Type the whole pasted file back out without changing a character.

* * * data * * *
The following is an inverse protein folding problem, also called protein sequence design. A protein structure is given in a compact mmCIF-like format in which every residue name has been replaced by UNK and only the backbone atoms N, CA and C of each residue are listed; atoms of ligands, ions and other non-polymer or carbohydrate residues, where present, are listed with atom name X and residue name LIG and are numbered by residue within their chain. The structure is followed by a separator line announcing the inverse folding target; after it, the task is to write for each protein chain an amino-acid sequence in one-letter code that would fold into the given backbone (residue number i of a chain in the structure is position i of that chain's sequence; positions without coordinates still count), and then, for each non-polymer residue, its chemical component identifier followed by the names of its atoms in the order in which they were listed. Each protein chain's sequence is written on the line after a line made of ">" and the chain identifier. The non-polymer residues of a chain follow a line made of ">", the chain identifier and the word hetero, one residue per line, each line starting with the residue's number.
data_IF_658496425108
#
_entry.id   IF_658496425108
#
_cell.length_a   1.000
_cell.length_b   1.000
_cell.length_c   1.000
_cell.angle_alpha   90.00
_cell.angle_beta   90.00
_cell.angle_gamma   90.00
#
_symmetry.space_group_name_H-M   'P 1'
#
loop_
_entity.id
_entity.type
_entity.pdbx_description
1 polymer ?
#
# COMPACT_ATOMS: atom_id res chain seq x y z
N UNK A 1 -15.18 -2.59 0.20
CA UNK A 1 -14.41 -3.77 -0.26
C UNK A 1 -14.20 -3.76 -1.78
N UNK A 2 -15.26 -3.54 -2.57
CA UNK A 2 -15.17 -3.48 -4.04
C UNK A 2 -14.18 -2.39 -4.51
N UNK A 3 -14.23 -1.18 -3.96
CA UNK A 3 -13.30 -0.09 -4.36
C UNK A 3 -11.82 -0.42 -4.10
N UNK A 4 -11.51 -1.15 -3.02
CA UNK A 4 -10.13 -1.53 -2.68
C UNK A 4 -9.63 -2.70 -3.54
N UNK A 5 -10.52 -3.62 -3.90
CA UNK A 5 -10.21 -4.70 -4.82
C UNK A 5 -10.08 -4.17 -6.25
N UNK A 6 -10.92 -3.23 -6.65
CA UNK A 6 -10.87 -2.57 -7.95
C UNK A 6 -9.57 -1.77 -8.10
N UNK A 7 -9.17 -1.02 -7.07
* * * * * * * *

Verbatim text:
The following is an inverse protein folding problem, also called protein sequence design. A protein structure is given in a compact mmCIF-like format in which every residue name has been replaced by UNK and only the backbone atoms N, CA and C of each residue are listed; atoms of ligands, ions and other non-polymer or carbohydrate residues, where present, are listed with atom name X and residue name LIG and are numbered by residue within their chain. The structure is followed by a separator line announcing the inverse folding target; after it, the task is to write for each protein chain an amino-acid sequence in one-letter code that would fold into the given backbone (residue number i of a chain in the structure is position i of that chain's sequence; positions without coordinates still count), and then, for each non-polymer residue, its chemical component identifier followed by the names of its atoms in the order in which they were listed. Each protein chain's sequence is written on the line after a line made of ">" and the chain identifier. The non-polymer residues of a chain follow a line made of ">", the chain identifier and the word hetero, one residue per line, each line starting with the residue's number.
data_IF_658496425108
#
_entry.id   IF_658496425108
#
_cell.length_a   1.000
_cell.length_b   1.000
_cell.length_c   1.000
_cell.angle_alpha   90.00
_cell.angle_beta   90.00
_cell.angle_gamma   90.00
#
_symmetry.space_group_name_H-M   'P 1'
#
loop_
_entity.id
_entity.type
_entity.pdbx_description
1 polymer ?
#
# COMPACT_ATOMS: atom_id res chain seq x y z
N UNK A 1 -15.18 -2.59 0.20
CA UNK A 1 -14.41 -3.77 -0.26
C UNK A 1 -14.20 -3.76 -1.78
N UNK A 2 -15.26 -3.54 -2.57
CA UNK A 2 -15.17 -3.48 -4.04
C UNK A 2 -14.18 -2.39 -4.51
N UNK A 3 -14.23 -1.18 -3.96
CA UNK A 3 -13.30 -0.09 -4.36
C UNK A 3 -11.82 -0.42 -4.10
N UNK A 4 -11.51 -1.15 -3.02
CA UNK A 4 -10.13 -1.53 -2.68
C UNK A 4 -9.63 -2.70 -3.54
N UNK A 5 -10.52 -3.62 -3.90
CA UNK A 5 -10.21 -4.70 -4.82
C UNK A 5 -10.08 -4.17 -6.25
N UNK A 6 -10.92 -3.23 -6.65
CA UNK A 6 -10.87 -2.57 -7.95
C UNK A 6 -9.57 -1.77 -8.10
N UNK A 7 -9.17 -1.02 -7.07